EllaHarp Hits with “Shotgun Sadie”

By Deuce

It’s truly something how many phases Half Moon Bay’s EllaHarp, accompanied by The False Bottom Band, is able to run through in four and a half minutes’ worth of “Shotgun Sadie”, her latest single. Mind you, there’s no protracted introduction on this piece, either.

Nonetheless, the tune consistently builds from the verses to the hook and back again, while pausing, on cue, for some much accomplished banjo strumming midway through the cut. The energy rises once again with a final hook before something akin to an a capella—albeit one joined with a smattering of guitar chords and, perhaps, intermittent strings—for a fantastic finish…until the tune segues into yet more eruptions of “Shotgun Sadie.”

The musical transitions, climaxes, and rising actions are particularly suited for this song in which Ella embarks on a lyrical storytelling missive. The whole feel of the work is perhaps a singular nod to the early 90’s flick Thelma and Louise, or perhaps any other sort of outlaw/countrified affair starring at least one firearm clad woman.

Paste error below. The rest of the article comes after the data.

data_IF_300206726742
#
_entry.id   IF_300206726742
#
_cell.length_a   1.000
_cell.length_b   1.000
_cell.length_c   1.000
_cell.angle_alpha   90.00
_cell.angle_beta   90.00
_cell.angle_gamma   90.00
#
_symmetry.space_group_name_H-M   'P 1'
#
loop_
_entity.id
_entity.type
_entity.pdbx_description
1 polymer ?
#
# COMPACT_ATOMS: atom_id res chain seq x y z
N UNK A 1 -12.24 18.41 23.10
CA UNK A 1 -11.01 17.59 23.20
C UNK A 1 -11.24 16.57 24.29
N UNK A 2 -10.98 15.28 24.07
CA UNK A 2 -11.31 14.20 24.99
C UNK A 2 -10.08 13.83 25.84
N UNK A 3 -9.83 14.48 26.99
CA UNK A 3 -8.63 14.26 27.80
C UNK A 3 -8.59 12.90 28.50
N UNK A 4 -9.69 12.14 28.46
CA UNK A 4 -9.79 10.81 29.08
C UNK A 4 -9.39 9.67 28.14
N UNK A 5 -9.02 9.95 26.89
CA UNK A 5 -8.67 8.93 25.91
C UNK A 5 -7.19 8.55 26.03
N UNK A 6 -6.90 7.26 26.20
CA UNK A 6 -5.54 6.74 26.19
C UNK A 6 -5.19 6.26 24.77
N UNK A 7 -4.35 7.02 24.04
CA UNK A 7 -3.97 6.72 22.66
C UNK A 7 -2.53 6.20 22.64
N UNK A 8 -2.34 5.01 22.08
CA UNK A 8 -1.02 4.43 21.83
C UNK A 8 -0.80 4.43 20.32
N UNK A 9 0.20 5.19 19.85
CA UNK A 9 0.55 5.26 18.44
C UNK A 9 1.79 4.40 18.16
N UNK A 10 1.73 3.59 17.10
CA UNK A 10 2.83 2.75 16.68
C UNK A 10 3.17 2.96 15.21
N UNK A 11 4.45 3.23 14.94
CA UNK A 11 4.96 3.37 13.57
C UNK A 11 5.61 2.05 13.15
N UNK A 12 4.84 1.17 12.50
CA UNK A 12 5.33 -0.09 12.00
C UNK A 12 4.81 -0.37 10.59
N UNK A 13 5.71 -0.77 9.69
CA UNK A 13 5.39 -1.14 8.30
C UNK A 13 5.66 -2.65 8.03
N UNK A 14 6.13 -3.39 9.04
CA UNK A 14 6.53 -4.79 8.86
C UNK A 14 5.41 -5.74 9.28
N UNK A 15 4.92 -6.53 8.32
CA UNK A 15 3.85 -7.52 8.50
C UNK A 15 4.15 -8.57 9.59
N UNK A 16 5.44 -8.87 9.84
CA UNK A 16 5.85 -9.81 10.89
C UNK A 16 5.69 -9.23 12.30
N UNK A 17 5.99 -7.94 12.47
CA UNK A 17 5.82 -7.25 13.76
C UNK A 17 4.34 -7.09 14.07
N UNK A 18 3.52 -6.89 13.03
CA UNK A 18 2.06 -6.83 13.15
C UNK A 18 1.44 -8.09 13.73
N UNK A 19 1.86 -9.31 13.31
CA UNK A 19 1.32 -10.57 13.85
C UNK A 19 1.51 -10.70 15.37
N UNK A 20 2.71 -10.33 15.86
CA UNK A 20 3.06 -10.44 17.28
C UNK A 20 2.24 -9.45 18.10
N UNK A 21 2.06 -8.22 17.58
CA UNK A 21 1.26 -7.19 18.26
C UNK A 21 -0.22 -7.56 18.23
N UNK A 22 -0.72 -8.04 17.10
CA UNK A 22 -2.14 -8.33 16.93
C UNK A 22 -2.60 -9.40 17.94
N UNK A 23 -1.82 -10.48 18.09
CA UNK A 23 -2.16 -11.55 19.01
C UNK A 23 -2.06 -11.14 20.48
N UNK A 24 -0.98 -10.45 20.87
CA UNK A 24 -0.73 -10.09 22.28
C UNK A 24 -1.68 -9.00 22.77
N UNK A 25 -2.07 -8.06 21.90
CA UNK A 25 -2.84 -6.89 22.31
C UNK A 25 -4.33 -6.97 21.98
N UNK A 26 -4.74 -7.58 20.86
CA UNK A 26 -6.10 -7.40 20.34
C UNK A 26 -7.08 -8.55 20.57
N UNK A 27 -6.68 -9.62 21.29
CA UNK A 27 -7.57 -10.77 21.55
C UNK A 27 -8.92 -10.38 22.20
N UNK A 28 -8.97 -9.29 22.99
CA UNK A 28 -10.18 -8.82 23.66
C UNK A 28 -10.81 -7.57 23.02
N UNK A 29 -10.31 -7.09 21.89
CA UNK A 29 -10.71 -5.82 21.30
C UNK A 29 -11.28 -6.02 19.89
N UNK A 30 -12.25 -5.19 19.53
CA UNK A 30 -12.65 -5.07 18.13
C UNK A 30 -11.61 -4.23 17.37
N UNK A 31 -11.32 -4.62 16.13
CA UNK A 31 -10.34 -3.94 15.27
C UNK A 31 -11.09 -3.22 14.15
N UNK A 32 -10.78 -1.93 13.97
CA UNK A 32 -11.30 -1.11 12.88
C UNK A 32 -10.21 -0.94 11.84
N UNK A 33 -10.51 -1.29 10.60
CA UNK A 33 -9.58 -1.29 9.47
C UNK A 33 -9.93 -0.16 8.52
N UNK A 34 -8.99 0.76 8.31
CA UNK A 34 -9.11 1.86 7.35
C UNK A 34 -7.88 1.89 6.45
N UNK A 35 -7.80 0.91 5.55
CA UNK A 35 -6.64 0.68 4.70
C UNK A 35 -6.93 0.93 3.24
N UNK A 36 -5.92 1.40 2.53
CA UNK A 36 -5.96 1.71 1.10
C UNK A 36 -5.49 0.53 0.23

This point is evidently taken to heart by the artist and the band, who imbue “Sadie” with a down home, dosie-doe, pointed boots stomping, cowboy hat raising, production. This quality is aided by Ella’s dream-like vocals and powerful voice, which sounds good before the music really gets to going. The percussion is interesting, to say the least, and is evocative of a call for all listeners (or dancers, as they may be) to clap, tap, stomp, or pound in rhythm.

That’s got to be Ella handling at least one of those stringed instruments on this number, most likely the lead banjo. Still, the guitar sounds are at times doubled and tripled up for good measure, and enjoined ever so often with the heralding of strings, which help to elevate the action, both musically and lyrically.

It’s a little ambiguous as to which instruments The False Bottom Band provided, but the group is described as a bluegrass outfit. With Andrew Heringer on production and recording the piece, Ella’s managed a frank, down to earth track worthy of at least a follow-up—if not a full length effort.

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